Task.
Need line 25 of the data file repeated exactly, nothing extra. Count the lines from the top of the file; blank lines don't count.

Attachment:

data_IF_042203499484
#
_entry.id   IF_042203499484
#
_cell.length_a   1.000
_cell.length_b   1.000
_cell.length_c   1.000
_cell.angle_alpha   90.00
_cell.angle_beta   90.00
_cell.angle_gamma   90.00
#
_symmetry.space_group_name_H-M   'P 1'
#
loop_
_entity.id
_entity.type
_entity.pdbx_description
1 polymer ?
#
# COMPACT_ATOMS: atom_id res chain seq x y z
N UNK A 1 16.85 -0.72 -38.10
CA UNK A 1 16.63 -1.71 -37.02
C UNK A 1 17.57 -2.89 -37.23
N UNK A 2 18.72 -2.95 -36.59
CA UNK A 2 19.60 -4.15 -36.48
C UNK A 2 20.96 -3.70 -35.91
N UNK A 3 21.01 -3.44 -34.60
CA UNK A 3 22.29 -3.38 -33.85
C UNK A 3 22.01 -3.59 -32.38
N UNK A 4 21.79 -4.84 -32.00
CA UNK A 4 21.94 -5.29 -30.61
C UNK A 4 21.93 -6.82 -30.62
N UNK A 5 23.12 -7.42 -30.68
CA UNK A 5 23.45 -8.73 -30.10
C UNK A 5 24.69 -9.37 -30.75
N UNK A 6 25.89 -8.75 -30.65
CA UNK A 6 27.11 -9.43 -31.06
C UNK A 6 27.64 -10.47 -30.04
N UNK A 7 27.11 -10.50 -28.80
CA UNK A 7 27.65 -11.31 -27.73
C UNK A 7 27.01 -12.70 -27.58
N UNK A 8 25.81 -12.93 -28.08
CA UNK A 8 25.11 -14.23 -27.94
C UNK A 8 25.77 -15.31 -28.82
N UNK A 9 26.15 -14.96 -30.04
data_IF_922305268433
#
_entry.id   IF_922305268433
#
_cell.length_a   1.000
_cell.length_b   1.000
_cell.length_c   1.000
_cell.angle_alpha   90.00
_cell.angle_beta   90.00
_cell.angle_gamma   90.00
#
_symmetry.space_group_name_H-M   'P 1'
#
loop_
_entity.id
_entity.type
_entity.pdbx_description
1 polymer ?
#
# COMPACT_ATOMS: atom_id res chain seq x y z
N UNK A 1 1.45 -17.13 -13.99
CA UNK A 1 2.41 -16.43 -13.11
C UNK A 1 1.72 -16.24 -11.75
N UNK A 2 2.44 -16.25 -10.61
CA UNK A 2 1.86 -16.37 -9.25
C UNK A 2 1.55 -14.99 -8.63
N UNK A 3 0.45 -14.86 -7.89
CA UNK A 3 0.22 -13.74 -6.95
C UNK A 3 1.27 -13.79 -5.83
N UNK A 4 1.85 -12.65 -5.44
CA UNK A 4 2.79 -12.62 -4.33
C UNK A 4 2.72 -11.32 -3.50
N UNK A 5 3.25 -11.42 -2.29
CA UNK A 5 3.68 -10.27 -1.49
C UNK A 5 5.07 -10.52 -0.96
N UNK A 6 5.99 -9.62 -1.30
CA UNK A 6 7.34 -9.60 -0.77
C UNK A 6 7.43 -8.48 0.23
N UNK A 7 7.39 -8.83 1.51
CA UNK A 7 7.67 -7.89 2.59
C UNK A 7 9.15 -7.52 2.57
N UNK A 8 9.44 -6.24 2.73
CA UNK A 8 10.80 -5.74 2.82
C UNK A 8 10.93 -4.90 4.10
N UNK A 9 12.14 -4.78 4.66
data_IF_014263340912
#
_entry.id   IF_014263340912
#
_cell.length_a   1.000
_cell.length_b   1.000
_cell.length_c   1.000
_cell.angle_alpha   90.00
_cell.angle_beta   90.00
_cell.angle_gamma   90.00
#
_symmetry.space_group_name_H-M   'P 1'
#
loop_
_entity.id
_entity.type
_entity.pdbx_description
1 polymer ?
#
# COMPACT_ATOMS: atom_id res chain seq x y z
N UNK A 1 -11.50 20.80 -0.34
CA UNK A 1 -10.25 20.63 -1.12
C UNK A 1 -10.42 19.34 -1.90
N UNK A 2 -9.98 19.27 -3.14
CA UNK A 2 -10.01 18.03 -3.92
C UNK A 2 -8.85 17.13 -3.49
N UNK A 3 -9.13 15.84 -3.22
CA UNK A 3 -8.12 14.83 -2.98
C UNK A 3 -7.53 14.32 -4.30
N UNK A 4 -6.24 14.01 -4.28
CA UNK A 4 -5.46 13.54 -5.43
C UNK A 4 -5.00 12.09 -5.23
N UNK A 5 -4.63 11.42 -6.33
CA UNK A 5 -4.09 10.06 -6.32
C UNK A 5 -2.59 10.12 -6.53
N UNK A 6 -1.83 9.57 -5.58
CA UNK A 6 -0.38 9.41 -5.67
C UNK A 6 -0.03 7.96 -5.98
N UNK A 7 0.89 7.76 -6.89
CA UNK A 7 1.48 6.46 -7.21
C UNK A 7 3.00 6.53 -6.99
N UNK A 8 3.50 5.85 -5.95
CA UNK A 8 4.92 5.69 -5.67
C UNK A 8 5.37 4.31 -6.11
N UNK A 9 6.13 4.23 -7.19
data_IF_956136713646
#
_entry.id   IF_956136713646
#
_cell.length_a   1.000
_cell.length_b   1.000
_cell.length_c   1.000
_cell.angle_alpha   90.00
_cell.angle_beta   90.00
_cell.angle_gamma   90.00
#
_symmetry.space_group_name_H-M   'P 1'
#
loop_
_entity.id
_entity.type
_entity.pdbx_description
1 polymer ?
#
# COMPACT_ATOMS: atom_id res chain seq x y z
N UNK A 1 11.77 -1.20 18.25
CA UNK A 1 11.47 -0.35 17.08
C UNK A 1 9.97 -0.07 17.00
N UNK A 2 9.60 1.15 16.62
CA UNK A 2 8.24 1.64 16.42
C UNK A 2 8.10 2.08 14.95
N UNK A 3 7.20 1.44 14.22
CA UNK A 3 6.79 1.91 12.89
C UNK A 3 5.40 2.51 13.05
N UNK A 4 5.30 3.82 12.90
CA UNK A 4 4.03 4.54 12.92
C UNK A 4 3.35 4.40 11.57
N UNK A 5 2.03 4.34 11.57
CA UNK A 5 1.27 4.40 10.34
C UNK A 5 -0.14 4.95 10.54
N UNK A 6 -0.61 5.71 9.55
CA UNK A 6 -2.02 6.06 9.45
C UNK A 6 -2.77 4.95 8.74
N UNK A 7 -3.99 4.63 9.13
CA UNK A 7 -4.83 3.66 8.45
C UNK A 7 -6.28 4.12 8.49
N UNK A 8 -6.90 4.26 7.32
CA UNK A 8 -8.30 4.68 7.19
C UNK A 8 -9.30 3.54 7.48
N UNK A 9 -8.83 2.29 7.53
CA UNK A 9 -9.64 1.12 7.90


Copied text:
CA UNK A 2 19.60 -4.15 -36.48